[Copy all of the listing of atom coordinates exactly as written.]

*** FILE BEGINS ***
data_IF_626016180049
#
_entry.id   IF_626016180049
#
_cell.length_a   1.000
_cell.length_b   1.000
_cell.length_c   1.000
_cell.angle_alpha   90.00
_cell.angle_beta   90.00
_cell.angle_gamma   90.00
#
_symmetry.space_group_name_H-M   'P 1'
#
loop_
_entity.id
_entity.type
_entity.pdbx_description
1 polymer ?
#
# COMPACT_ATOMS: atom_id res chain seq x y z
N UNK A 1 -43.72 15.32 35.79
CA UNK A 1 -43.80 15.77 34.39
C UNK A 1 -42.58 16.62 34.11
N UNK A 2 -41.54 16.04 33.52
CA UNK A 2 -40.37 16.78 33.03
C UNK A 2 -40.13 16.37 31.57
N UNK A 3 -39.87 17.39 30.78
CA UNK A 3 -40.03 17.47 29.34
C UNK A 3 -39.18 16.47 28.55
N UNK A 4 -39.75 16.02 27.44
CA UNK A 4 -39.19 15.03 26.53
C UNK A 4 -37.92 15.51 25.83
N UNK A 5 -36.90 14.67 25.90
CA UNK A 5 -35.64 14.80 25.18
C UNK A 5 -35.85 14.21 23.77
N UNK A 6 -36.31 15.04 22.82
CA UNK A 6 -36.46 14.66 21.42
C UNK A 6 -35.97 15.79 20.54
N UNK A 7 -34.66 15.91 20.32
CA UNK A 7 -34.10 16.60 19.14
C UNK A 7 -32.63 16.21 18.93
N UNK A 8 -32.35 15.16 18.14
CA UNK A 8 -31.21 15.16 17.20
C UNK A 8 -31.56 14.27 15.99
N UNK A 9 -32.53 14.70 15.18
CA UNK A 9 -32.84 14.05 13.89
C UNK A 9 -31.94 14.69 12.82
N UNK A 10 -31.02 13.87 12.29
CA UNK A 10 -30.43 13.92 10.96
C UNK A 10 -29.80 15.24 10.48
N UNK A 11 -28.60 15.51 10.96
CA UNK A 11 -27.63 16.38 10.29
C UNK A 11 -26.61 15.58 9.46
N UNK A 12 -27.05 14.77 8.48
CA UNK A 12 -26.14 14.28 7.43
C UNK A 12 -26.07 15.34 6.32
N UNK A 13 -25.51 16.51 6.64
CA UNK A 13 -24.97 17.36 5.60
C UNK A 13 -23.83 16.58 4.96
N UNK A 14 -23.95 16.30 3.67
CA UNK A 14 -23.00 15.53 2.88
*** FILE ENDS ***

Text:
data_IF_626016180049
#
_entry.id   IF_626016180049
#
_cell.length_a   1.000
_cell.length_b   1.000
_cell.length_c   1.000
_cell.angle_alpha   90.00
_cell.angle_beta   90.00
_cell.angle_gamma   90.00
#
_symmetry.space_group_name_H-M   'P 1'
#
loop_
_entity.id
_entity.type
_entity.pdbx_description
1 polymer ?
#
# COMPACT_ATOMS: atom_id res chain seq x y z
N UNK A 1 -43.72 15.32 35.79
CA UNK A 1 -43.80 15.77 34.39
C UNK A 1 -42.58 16.62 34.11
N UNK A 2 -41.54 16.04 33.52
CA UNK A 2 -40.37 16.78 33.03
C UNK A 2 -40.13 16.37 31.57
N UNK A 3 -39.87 17.39 30.78
CA UNK A 3 -40.03 17.47 29.34
C UNK A 3 -39.18 16.47 28.55
N UNK A 4 -39.75 16.02 27.44
CA UNK A 4 -39.19 15.03 26.53
C UNK A 4 -37.92 15.51 25.83
N UNK A 5 -36.90 14.67 25.90
CA UNK A 5 -35.64 14.80 25.18
C UNK A 5 -35.85 14.21 23.77
N UNK A 6 -36.31 15.04 22.82
CA UNK A 6 -36.46 14.66 21.42
C UNK A 6 -35.97 15.79 20.54
N UNK A 7 -34.66 15.91 20.32
CA UNK A 7 -34.10 16.60 19.14
C UNK A 7 -32.63 16.21 18.93
N UNK A 8 -32.35 15.16 18.14
CA UNK A 8 -31.21 15.16 17.20
C UNK A 8 -31.56 14.27 15.99
N UNK A 9 -32.53 14.70 15.18
CA UNK A 9 -32.84 14.05 13.89
C UNK A 9 -31.94 14.69 12.82
N UNK A 10 -31.02 13.87 12.29
CA UNK A 10 -30.43 13.92 10.96
C UNK A 10 -29.80 15.24 10.48
N UNK A 11 -28.60 15.51 10.96
CA UNK A 11 -27.63 16.38 10.29
C UNK A 11 -26.61 15.58 9.46
N UNK A 12 -27.05 14.77 8.48
CA UNK A 12 -26.14 14.28 7.43
C UNK A 12 -26.07 15.34 6.32
N UNK A 13 -25.51 16.51 6.64
CA UNK A 13 -24.97 17.36 5.60
C UNK A 13 -23.83 16.58 4.96
N UNK A 14 -23.95 16.30 3.67
CA UNK A 14 -23.00 15.53 2.88